Chancellor, Send The Country Back To Work, Bruntwood Boss Says
The government risks damaging urban life if it doesn’t encourage a mass return to the office, one property company executive says.
Bruntwood chief executive Chris Oglesby blasted the government for endangering the city's “ecosystem” by adopting a “work from home unless you have to” approach to rolling back the lockdown.
Oglesby said this contrasted with the “return to work unless you can't” approach adopted in mainland Europe and Asia.
Oglesby was speaking in an exclusive Bisnow webinar, in conversation with Bisnow UK Editor Mike Phillips.
“I’m optimistic about the office sector, that’s not what worries me. It's more the ecosystem that made our cities attractive to talent that worries me," Oglesby said. "The urgency is in the retail, leisure, cultural, hotel, events, the whole visitor economy, all of which is mutually dependent. It doesn’t matter how much [chancellor of the exchequer] Rishi Sunak says go out to shops and restaurants, that isn’t going to be enough to keep shops and restaurants profitable if there aren’t people going to work in our cities.
“The government is letting us down by saying work from home unless you can’t. In Asia and Europe, the message is return to work unless you can’t. We’re in danger of the ecosystem in our cities, which drives our economy, rotting and ending. And that is bad for us as people, too.”
Oglesby, now back at his desk in Manchester city centre, is one of relatively few office workers who have returned to central Manchester.
“It is so good to get back into the habit of going into the office, it's hugely energising, it feels great to see people. And much as I love the sound of birdsong at home, listening to the construction work opposite our office is hugely positive," Oglesby said.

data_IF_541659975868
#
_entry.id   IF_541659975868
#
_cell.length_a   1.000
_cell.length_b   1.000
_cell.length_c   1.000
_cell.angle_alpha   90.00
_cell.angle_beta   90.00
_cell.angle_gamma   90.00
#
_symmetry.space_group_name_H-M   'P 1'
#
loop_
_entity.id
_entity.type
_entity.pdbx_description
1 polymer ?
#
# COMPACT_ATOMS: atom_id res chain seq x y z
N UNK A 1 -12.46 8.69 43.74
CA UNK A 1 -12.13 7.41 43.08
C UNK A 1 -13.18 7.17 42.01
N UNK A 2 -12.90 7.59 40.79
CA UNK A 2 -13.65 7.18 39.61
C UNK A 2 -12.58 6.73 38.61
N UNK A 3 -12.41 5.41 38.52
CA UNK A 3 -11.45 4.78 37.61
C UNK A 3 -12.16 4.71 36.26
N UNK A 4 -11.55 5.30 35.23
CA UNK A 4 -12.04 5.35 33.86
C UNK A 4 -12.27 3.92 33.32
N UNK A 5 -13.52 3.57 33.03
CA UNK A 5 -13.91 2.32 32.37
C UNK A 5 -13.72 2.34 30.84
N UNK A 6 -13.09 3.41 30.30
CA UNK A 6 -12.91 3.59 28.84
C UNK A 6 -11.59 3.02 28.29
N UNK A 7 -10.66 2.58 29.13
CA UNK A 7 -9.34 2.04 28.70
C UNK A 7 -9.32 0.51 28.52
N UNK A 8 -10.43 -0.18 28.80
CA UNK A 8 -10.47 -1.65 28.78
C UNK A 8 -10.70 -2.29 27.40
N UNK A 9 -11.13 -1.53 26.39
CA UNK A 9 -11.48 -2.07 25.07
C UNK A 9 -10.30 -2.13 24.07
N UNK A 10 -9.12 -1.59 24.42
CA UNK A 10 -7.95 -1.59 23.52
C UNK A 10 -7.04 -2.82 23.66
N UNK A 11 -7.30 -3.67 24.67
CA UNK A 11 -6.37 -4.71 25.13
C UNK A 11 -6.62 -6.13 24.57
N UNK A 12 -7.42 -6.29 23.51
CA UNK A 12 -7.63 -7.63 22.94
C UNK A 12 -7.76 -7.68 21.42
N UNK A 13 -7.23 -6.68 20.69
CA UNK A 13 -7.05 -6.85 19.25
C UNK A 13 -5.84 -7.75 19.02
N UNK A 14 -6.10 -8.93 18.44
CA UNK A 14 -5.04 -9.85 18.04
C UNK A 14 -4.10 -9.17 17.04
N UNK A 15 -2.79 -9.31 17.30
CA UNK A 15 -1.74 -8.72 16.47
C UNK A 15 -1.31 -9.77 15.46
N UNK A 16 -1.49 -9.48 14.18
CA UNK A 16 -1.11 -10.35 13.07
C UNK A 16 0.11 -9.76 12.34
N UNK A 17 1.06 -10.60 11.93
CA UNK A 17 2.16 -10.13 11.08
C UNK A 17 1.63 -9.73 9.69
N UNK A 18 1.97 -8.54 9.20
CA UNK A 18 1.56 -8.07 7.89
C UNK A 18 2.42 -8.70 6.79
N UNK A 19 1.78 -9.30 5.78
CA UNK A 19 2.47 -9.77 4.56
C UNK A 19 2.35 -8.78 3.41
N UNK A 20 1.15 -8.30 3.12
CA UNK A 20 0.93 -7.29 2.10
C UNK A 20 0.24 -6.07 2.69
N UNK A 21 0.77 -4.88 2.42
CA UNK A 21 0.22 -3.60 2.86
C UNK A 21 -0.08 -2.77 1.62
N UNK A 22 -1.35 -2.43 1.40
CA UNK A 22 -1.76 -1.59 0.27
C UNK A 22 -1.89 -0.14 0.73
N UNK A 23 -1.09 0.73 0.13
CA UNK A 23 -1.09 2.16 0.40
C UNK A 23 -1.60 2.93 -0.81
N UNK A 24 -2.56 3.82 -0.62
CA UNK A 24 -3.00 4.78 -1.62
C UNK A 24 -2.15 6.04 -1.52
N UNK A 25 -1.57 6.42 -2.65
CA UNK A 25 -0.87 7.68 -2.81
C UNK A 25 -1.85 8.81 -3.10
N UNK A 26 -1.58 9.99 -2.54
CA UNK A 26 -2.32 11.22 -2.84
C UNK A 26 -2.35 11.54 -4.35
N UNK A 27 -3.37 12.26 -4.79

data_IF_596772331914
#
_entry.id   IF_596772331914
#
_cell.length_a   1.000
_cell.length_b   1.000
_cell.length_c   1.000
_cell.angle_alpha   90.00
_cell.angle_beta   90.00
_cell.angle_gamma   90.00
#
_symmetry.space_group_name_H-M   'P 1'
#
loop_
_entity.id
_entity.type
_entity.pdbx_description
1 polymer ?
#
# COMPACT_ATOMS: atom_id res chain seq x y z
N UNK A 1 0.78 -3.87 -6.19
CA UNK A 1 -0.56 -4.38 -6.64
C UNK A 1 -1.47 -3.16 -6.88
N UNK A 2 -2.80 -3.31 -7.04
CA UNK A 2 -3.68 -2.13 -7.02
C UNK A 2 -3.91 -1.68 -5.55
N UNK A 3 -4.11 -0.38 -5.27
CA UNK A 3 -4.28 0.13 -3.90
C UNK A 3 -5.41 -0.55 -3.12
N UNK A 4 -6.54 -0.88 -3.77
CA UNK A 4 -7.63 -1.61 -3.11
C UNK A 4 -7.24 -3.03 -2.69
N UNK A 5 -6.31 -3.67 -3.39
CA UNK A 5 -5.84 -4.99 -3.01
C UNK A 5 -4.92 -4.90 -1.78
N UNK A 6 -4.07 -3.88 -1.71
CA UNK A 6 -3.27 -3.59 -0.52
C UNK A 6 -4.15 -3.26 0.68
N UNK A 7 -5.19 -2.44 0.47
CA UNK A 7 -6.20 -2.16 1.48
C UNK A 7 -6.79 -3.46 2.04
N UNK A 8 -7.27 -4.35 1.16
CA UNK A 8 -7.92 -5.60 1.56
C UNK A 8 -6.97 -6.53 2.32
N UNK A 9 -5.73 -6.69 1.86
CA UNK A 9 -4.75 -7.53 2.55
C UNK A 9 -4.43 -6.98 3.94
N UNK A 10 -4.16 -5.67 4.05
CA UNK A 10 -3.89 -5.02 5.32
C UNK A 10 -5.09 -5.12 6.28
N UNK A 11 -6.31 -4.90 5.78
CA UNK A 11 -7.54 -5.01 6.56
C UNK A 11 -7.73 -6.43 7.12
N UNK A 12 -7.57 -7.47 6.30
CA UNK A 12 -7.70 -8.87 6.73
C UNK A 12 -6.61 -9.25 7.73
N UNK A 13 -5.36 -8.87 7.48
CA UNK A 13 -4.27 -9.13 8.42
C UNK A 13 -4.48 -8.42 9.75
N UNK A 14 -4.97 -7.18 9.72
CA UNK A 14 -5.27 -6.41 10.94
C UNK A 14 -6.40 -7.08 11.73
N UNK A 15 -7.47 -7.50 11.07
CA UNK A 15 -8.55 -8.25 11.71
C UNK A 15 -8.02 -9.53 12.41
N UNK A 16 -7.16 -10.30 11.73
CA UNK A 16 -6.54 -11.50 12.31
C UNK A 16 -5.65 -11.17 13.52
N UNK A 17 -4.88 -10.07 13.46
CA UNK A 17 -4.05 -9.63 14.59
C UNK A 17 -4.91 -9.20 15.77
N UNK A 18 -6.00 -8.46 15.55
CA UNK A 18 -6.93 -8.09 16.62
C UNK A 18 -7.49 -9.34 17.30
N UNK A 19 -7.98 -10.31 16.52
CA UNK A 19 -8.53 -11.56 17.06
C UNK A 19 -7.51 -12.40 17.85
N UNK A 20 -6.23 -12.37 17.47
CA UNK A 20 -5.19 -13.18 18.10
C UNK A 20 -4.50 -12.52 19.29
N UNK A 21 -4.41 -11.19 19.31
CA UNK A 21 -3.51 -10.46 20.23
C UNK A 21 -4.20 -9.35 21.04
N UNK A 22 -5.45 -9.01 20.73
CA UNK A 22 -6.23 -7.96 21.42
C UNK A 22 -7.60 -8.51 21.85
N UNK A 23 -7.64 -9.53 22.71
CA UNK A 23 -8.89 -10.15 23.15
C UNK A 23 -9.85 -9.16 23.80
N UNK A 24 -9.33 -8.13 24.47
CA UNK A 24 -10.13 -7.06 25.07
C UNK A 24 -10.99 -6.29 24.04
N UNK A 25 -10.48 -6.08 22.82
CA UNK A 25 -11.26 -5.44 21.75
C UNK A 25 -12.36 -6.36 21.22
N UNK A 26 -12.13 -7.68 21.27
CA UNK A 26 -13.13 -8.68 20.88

“Until we get the footfall back into city centres, we are going to see a bloodbath of restaurants, retail, amenities and culture, all the things that made Amazon and Booking.com want to put big offices in Manchester. They would never have considered the city in the 1990s [when Manchester lacked amenities]. We need to get people back into the city.
“We had a mutual responsibility to look after each other in lockdown, and now there is a mutual responsibility to look after each other as we come out of lockdown, and that means not sitting in our nice houses just being selfish. We need to get back into work and get the city going again.”
Oglesby said that Bruntwood had been in conversations with all of its 4,000 property customers in the office, retail and hospitality sectors, and blasted some retail landlords and tenants for their “antiquated” approach.
“What shocks me more than anything [I’ve seen] is the dysfunctional relationship of retail and landlord tenants," he said. "It’s like the office market in the early 1990s, there doesn’t seem to be a sense of partnership. We need a different approach from landlords and tenants, with retailers looking more like partners with a stake in the location.”
Oglesby said he was learning from chief executives in other sectors, and regularly recruited from outside the property industry.
“Our industry is still very antiquated and old-fashioned in so many ways," he said. "There is nothing like getting someone from outside to slap you across the face and point that out. The basic thing to remember is that property is an operating business for decades, but the property industry has been fighting against that.”